Return Of The Sorceress

A coven must guard itself against the interloper that brings infectious false magic into its midst.

When it adopts a young thing that appears to have the gift, it is a kindness. When it later dumps the same girl into a pit to rot, that is also a mercy.

One cannot be too careful with sorcery. It plays by none of witchcraft’s rules. Nor does it, by any witch’s estimation, seem to play by any rules at all. It’s frankly terrifying, but at least there are vanishingly few practitioners in existence.

Why so few, compared to witches? Well, there are rumors. Perhaps sorcery is the blessing or curse of some capricious Outer Watcher. Perhaps sorcerers are the embodiment of a tiny flaw in reality itself, and there can only be one at a time, most of whom never become noteworthy.

Among the silliest ideas is that there is only actually one in all of existence, and their life’s path weaves back and forth throughout the timeline in such complex knots that it appears as if there have been more than just that one.

Of course, everything sorcery is capable of seems silly to witches—as if you took a doll’s view of the world and could selectively make it reality—so the silliness of that last rumor does little to halt its spread.

Nevertheless, most scoff at it.

Still, they are wary. After all, if the child they just disposed of is The One And Only Sorceress, she could survive the pit. She could return with a vendetta once she comes into her full power.

The coven must be vigilant.

In a city all but ruled by its witches—the nominal rulers of which twitch and dance on the strings they pull—news travels quickly.

When a True Sorceress arrives in a city of witches, whispers of the arrival of one of her kind travel faster still.

That the news reaches the coven’s ears mere days after dealing with the child seems like more than mere coincidence.

When a knock arrives at their front door, they are prepared. This is their house, and a witch house bends to the will of its witches.

The door opens. Through the opening, the house bares its teeth at the woman who is no welcome guest.

The woman silhouetted through the toothy doorframe stands with confident ease. Trinkets dangle from too many belts. Her wide hat, blunted at the top, is a mockery of theirs.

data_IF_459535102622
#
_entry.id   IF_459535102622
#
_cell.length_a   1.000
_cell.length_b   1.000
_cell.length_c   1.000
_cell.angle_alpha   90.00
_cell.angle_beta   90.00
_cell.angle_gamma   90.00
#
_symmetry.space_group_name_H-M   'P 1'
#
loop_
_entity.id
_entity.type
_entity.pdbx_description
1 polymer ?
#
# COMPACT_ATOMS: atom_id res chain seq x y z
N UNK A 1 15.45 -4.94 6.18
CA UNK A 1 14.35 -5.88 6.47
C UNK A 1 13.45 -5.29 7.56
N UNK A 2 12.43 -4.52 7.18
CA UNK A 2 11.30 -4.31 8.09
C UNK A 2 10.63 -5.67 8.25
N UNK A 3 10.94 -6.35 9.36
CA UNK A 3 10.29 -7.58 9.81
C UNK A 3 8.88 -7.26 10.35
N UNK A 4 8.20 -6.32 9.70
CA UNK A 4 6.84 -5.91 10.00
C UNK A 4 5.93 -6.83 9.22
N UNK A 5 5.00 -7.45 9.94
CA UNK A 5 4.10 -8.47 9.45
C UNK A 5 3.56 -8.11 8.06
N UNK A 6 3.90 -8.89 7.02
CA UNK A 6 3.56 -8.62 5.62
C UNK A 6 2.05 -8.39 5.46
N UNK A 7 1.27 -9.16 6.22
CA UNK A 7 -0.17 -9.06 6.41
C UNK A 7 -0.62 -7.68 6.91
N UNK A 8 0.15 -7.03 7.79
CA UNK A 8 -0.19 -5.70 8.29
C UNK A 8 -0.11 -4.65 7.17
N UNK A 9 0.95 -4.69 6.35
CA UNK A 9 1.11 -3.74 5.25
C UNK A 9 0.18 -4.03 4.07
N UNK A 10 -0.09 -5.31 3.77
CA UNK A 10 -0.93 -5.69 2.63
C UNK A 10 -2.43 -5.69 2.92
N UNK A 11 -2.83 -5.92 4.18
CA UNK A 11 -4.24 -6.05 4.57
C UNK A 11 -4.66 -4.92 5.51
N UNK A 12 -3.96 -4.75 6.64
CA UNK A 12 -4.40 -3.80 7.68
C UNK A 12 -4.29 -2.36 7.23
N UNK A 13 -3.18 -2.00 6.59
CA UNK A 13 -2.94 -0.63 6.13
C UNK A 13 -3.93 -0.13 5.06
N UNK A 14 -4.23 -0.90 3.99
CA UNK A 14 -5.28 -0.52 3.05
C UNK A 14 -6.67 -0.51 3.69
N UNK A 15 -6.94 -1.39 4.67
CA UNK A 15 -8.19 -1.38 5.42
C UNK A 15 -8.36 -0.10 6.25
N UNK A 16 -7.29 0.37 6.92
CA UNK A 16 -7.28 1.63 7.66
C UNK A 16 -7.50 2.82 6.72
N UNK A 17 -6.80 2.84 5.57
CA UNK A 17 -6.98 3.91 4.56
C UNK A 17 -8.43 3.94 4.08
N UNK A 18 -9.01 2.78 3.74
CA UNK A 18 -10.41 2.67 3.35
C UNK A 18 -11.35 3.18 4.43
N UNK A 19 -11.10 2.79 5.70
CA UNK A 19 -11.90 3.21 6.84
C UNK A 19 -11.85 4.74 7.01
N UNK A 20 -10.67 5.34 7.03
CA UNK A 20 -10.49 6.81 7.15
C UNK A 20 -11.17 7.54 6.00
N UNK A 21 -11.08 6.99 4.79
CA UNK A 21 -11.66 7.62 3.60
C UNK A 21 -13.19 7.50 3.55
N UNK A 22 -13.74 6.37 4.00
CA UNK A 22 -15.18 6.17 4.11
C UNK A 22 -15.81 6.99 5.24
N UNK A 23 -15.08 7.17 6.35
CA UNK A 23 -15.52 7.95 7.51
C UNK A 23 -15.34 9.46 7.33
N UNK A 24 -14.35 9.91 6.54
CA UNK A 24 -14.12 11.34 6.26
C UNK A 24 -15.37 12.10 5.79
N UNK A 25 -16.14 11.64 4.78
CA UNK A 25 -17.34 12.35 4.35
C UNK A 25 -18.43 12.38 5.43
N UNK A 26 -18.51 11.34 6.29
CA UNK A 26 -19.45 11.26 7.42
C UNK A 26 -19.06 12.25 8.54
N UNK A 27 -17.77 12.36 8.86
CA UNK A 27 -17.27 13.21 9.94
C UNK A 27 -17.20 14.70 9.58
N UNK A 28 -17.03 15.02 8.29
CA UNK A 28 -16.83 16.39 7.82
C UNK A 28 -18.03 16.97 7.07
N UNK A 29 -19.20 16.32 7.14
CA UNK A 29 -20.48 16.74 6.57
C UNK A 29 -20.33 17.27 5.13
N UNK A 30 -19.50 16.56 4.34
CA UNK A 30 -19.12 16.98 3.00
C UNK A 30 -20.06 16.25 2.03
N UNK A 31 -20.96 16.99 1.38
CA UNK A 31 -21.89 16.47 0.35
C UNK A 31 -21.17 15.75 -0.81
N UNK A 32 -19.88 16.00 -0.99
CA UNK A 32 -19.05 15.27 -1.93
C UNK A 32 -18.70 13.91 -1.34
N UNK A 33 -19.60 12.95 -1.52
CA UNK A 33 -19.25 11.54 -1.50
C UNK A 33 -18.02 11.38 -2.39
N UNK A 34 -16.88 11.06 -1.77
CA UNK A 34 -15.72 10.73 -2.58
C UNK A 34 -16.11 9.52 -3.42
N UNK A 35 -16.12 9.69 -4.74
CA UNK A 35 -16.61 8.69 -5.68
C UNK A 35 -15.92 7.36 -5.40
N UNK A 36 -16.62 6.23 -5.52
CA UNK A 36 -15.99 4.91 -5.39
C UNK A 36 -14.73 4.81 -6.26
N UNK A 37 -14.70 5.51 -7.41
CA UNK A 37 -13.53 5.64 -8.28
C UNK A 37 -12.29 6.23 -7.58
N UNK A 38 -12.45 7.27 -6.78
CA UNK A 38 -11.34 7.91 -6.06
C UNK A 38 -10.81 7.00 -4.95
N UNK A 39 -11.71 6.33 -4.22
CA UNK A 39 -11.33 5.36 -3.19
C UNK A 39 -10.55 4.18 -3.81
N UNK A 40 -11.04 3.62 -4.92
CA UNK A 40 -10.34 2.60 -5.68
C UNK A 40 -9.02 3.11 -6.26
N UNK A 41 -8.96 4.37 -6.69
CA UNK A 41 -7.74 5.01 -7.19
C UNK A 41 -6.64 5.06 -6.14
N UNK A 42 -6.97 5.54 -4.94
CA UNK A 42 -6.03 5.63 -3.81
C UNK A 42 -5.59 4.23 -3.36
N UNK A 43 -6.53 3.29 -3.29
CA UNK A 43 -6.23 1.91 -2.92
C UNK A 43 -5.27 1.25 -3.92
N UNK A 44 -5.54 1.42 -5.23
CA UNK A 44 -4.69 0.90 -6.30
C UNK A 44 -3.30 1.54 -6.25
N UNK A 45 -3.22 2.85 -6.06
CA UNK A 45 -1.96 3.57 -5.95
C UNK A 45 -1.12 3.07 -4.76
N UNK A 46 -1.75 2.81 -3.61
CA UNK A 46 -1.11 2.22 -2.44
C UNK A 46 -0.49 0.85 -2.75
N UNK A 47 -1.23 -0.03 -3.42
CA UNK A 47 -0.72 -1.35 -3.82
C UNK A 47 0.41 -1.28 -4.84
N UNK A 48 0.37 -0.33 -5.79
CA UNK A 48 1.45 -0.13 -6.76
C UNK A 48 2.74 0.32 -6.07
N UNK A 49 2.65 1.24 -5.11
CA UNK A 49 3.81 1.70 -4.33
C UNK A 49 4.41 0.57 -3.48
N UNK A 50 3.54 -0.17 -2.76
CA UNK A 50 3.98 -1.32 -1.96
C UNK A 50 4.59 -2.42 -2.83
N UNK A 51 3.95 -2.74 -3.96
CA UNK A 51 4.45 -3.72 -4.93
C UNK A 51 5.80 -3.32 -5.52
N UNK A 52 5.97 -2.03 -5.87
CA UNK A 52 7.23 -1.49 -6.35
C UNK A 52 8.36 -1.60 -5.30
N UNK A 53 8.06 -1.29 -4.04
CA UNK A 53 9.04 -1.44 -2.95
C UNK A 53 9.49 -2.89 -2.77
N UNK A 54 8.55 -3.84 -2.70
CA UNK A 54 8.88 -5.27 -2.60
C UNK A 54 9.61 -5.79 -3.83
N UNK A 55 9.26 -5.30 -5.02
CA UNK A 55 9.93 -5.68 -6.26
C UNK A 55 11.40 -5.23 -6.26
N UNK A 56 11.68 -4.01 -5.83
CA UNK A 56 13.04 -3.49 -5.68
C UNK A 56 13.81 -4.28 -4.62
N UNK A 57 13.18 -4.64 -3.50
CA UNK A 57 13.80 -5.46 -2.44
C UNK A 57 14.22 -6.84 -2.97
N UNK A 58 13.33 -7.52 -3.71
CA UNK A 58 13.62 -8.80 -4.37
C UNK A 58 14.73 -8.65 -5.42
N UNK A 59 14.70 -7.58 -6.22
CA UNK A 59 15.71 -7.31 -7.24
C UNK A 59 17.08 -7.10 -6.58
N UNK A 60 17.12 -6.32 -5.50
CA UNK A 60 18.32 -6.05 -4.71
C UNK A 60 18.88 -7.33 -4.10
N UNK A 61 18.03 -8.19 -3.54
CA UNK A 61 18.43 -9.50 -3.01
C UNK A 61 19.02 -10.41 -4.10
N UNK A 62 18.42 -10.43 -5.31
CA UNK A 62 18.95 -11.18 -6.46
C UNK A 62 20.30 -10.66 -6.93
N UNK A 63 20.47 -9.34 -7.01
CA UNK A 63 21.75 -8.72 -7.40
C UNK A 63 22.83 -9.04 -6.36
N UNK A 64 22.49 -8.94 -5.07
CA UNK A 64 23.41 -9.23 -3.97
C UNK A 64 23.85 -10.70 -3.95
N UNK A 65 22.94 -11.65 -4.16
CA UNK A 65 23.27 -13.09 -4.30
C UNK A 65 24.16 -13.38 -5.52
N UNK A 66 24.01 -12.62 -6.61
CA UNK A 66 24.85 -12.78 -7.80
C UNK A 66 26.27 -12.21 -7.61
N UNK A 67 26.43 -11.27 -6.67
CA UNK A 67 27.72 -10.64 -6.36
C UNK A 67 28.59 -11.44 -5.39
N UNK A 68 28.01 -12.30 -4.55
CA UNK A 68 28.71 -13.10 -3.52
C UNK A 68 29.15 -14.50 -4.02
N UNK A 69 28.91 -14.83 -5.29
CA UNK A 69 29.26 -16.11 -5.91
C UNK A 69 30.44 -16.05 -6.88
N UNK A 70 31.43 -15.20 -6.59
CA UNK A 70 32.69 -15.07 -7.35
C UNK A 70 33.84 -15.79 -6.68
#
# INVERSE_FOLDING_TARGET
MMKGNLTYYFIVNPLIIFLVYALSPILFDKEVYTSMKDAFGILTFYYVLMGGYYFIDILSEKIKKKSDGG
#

“Is that how you greet an old friend?”

It’s her, somehow, unmistakably. The child, suddenly appearing as an adult, with a fierce gleam in her eye and a smile as sharp as the house’s.

The maw bites down, but she’s already inside, past its defenses.

A witch may be the undisputed master of her domain, but where a sorceress walks, it is nobody’s domain.

By the time the coven shatters a hole through the region of space she occupied a moment ago, the sorceress is already sitting on the couch, lounging insufferably.

The house does not have a couch.

The Eldest gives a cue, and the whole coven syncs into a unified invocation of the ritual they’d practiced for an occasion like this.

But something is wrong. Everyone’s timing is off. Magic destructively interferes with itself and crashes.

“If you’d like to stop embarrassing yourselves,” the sorceress says, not bothering to hide her smirk, “you could just give me what I’m here for.”

“What,” the Eldest growls through clenched teeth, biting off each word slowly and deliberately, “Would. That. Be.”

“You took my treasures. You should still have them at this point in time.”

The witches freeze, uncertain, wondering if this is some trick, having assumed she’d come to destroy them, not to retrieve some junk they planned to toss.

The house folds. Hallways compress, shift, unknot. The Eldest opens the door into the adjoining room and fetches a small box, tossing it contemptuously toward the sorceress.

She checks the contents.

A small mirror, a brooch, an antique knife, a mostly blank diary, a handful of carved and painted wooden figurines (not true dolls by any stretch), and an ornate tobacco pipe.

The sorceress’s shoulders relax in visible relief. “That’s when this thing has been! It’s been ages.”

She dusts off the pipe and slips it into her mouth, reaching toward the window to pull a thin flame from the setting sun with which to light the bowl.

The witches had been pretty sure there was nothing in that pipe, but soon the intruder exhales a cloud of noxious smoke into the room.

“That’ll do, witch,” she says with an easy drawl, levering herself up onto her feet. “I’d say goodbye, but.” She shrugs, not finishing.

The cloud of smoke fills the room, leaving the whole coven coughing, opening doors and windows to vent the air. When it clears, the sorceress is gone.

The whole coven is relieved for a moment before realizing the sorceress left one gift for them: a note.

Unfolding the sheet of paper, they find the precise date and time of their eventual deaths.